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Representation matters! : Books for Girls in STEM (Middle School)

Updated: Oct 3, 2022

By Pahal Bhasin

A 2017 study by Microsoft found that girls in Europe begin to show interest in science, technology, engineering, and math (STEM) fields at 11 years old but lose it at around 15—and a lack of female role models is one reason for the drop in interest. Another study discovered that girls had better academic results if their science textbooks featured details of female scientists. Too often have the achievements and contributions of women in STEM fields been overlooked.

Representation matters! Having more exposure to female role models can have a positive effect on girls’ motivation to study STEM subjects. If girls can’t see themselves in the stories and media around them, it can hinder their interests in various fields and activities. That’s why we’ve created this list of books showing girls and women who are passionate about STEM. These eight books (including a few specific books related to Black and Latina women) are inspiring examples of exactly the kind of diverse representation we need to see a lot more of in STEM fields.

Reaching for the Moon: The Autobiography of NASA Mathematician Katherine Johnson

This book is an inspiring autobiography of NASA mathematician Katherine Johnson, who helped launch Apollo 11. As an African American and a girl growing up in an era of brutal racism and sexism, Katherine faced daily challenges. Still, she lived her life with her father’s words in mind: “You are no better than anyone else, and nobody else is better than you.” In the early 1950s, Katherine worked on many of NASA’s biggest projects including the Apollo 11 mission that landed the first men on the moon. In this most authentic, highly personal account, Katherine writes her own story at the age of 100! Katherine’s intelligent, softly confident voice helps readers get to know her personally. Johnson makes her own story available for tweens, hoping to inspire the next generation to always do their best.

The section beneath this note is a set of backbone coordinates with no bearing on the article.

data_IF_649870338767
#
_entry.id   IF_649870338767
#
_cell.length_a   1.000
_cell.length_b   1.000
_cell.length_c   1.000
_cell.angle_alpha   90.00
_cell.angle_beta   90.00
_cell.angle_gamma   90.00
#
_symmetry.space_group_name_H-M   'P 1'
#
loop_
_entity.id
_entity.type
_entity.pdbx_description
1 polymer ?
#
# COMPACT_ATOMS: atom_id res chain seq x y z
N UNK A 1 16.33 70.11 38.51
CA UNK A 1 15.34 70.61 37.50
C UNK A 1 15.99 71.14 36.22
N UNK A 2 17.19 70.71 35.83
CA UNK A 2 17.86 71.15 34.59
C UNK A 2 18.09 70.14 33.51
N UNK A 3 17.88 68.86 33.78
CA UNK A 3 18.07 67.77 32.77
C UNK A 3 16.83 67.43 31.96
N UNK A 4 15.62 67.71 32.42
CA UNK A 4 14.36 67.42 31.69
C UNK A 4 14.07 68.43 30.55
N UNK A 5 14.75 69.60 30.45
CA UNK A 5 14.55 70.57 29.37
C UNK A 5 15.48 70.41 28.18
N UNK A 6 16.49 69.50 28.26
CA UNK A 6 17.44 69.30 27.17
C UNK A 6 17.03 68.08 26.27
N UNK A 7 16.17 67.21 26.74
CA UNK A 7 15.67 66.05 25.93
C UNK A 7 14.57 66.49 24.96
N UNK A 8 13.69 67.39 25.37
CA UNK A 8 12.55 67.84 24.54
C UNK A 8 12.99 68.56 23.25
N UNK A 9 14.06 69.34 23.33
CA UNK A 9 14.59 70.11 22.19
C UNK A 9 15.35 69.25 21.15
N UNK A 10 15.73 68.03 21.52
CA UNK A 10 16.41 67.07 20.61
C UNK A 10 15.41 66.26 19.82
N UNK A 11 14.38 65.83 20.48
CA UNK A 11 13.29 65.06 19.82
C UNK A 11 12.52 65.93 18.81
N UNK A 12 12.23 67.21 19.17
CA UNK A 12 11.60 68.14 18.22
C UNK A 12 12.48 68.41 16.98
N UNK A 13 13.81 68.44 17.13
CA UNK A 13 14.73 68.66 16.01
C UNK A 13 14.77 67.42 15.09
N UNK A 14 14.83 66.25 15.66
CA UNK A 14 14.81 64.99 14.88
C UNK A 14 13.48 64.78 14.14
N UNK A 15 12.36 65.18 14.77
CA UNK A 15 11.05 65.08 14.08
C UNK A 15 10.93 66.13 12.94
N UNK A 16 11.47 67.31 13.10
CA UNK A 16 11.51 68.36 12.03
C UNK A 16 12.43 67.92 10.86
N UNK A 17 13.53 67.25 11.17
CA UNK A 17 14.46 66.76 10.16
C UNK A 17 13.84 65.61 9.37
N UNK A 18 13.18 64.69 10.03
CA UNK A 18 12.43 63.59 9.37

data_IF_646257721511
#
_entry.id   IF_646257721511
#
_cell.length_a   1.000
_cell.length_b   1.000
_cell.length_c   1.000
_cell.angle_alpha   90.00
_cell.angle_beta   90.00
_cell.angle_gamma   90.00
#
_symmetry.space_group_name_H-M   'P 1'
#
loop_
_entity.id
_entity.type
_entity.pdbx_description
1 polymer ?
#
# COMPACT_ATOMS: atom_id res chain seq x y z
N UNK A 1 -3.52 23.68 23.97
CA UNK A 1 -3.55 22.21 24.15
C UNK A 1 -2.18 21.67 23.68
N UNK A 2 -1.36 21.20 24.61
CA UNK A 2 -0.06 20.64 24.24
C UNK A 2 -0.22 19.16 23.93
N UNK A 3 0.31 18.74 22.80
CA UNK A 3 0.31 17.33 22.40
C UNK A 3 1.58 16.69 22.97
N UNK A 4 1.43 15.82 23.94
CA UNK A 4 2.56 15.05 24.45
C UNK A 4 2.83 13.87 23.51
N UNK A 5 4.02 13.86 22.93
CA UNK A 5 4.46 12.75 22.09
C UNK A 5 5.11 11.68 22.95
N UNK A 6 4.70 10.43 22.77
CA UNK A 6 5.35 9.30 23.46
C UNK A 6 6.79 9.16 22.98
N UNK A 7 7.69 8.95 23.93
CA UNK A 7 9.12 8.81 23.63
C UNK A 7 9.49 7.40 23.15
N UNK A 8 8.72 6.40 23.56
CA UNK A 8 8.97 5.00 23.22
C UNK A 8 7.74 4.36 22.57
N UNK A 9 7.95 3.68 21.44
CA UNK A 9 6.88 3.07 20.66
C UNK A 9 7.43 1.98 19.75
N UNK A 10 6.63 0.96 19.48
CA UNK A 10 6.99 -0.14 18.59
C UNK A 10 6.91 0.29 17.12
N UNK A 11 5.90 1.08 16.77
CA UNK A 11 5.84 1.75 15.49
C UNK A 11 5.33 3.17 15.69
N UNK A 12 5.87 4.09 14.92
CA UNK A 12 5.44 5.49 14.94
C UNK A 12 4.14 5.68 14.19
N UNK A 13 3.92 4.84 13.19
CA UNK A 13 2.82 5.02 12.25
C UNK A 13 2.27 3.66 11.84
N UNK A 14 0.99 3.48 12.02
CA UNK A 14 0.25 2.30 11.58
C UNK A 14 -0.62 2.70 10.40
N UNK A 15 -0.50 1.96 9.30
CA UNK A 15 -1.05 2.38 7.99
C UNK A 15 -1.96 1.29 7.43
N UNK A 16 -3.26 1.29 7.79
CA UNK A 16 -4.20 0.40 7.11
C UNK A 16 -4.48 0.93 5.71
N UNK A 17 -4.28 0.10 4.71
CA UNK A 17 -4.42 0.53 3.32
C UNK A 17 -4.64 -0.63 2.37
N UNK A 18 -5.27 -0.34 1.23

Radioactive! How Irène Curie and Lise Meitner Revolutionized Science and Changed the World

Winifred Conkling’s book shares the fascinating story of how two brilliant female physicists’ ground breaking discoveries paved the way for nuclear energy—and the atomic bomb. Set in the 1930s, this book is a combination of history and suspense, and details the glass ceiling of a male-dominated field. Radioactive! presents the story of two women breaking ground in a male-dominated field, scientists still largely unknown despite their crucial contributions to cutting-edge research, in a nonfiction narrative that reads with the suspense of a thriller. Photographs and sidebars illuminate and clarify the science in the book.

Wonder Women: 25 Innovators, Inventors, and Trailblazers Who Changed History

The author Sam Maggs tells the stories of the brilliant, brainy, and totally rad women in history who broke barriers as scientists, engineers, mathematicians, adventurers, and inventors. Plus, interviews with real-life women in STEM careers, an extensive bibliography, and a guide to women-centric science and technology organizations—all to show the many ways the geeky girls of today can help to build the future. With a dash of humor, references to pop culture, and a conversational tone, Maggs captures the amazing achievements of women throughout history. As told by Maggs, the lives of these trailblazing women leap off the page, bursting with entertaining anecdotes and fascinating facts that are sure to capture the imaginations of younger readers.


Finding Wonders: Three Girls Who Changed Science